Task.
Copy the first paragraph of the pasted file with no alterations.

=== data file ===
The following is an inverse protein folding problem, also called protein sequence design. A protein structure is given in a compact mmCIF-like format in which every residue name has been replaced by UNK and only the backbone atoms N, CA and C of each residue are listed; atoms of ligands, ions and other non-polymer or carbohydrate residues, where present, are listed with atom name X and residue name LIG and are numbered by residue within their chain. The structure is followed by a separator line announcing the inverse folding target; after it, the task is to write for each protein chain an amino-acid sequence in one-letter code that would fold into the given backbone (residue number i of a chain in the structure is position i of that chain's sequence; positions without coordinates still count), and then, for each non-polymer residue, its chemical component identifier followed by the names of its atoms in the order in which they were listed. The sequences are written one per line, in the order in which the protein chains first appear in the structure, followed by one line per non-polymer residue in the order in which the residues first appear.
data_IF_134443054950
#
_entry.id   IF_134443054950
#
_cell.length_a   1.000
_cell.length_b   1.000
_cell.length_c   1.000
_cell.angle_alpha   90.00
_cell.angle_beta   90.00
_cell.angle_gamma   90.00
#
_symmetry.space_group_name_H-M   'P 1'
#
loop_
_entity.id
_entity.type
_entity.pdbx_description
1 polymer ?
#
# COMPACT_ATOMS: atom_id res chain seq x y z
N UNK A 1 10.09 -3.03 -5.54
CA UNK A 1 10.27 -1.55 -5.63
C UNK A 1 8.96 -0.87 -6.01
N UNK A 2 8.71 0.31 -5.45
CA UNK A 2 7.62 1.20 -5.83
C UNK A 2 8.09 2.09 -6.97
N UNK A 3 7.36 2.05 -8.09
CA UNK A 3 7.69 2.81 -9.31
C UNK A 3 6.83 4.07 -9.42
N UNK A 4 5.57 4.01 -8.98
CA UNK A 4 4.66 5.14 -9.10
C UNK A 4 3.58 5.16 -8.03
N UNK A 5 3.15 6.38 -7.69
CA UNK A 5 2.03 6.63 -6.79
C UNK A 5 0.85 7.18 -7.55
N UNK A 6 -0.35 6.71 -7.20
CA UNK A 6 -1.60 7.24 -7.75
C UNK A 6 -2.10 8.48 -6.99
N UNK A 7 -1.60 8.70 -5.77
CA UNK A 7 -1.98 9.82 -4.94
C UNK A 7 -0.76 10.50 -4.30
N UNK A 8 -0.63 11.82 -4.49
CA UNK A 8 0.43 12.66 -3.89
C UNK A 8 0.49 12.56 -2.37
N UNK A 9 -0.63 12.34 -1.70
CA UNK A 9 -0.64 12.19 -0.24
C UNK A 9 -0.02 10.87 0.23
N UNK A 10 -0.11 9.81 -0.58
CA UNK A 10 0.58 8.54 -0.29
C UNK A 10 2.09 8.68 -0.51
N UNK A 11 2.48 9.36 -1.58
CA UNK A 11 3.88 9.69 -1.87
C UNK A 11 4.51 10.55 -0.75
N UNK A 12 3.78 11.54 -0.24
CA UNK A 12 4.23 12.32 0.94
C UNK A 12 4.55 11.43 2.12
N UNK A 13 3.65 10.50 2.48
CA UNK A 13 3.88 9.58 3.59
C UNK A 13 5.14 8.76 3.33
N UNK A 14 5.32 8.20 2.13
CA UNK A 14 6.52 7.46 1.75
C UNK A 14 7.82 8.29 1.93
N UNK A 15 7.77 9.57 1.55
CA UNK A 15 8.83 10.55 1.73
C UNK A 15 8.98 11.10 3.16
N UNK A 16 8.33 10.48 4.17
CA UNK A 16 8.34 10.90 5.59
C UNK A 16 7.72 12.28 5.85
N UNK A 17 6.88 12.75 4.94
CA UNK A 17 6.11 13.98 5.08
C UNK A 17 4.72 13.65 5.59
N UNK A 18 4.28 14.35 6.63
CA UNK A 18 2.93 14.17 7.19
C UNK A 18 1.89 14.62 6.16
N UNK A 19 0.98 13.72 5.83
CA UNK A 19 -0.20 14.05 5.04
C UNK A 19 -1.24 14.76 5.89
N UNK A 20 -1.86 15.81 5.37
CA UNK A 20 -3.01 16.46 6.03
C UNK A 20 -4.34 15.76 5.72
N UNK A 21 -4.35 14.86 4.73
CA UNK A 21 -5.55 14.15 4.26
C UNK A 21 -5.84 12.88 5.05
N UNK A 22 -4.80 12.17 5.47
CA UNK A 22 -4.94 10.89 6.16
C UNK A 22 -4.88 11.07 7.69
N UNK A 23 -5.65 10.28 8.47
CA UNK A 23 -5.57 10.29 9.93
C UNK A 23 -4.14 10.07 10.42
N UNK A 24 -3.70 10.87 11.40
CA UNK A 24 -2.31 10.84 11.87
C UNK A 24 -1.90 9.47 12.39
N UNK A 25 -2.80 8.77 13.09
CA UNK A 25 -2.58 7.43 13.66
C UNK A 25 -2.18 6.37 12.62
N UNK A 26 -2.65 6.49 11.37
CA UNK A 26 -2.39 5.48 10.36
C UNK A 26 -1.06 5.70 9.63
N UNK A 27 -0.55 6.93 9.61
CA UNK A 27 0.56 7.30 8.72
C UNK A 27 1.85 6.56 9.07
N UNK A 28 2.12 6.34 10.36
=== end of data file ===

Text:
The following is an inverse protein folding problem, also called protein sequence design. A protein structure is given in a compact mmCIF-like format in which every residue name has been replaced by UNK and only the backbone atoms N, CA and C of each residue are listed; atoms of ligands, ions and other non-polymer or carbohydrate residues, where present, are listed with atom name X and residue name LIG and are numbered by residue within their chain. The structure is followed by a separator line announcing the inverse folding target; after it, the task is to write for each protein chain an amino-acid sequence in one-letter code that would fold into the given backbone (residue number i of a chain in the structure is position i of that chain's sequence; positions without coordinates still count), and then, for each non-polymer residue, its chemical component identifier followed by the names of its atoms in the order in which they were listed. The sequences are written one per line, in the order in which the protein chains first appear in the structure, followed by one line per non-polymer residue in the order in which the residues first appear.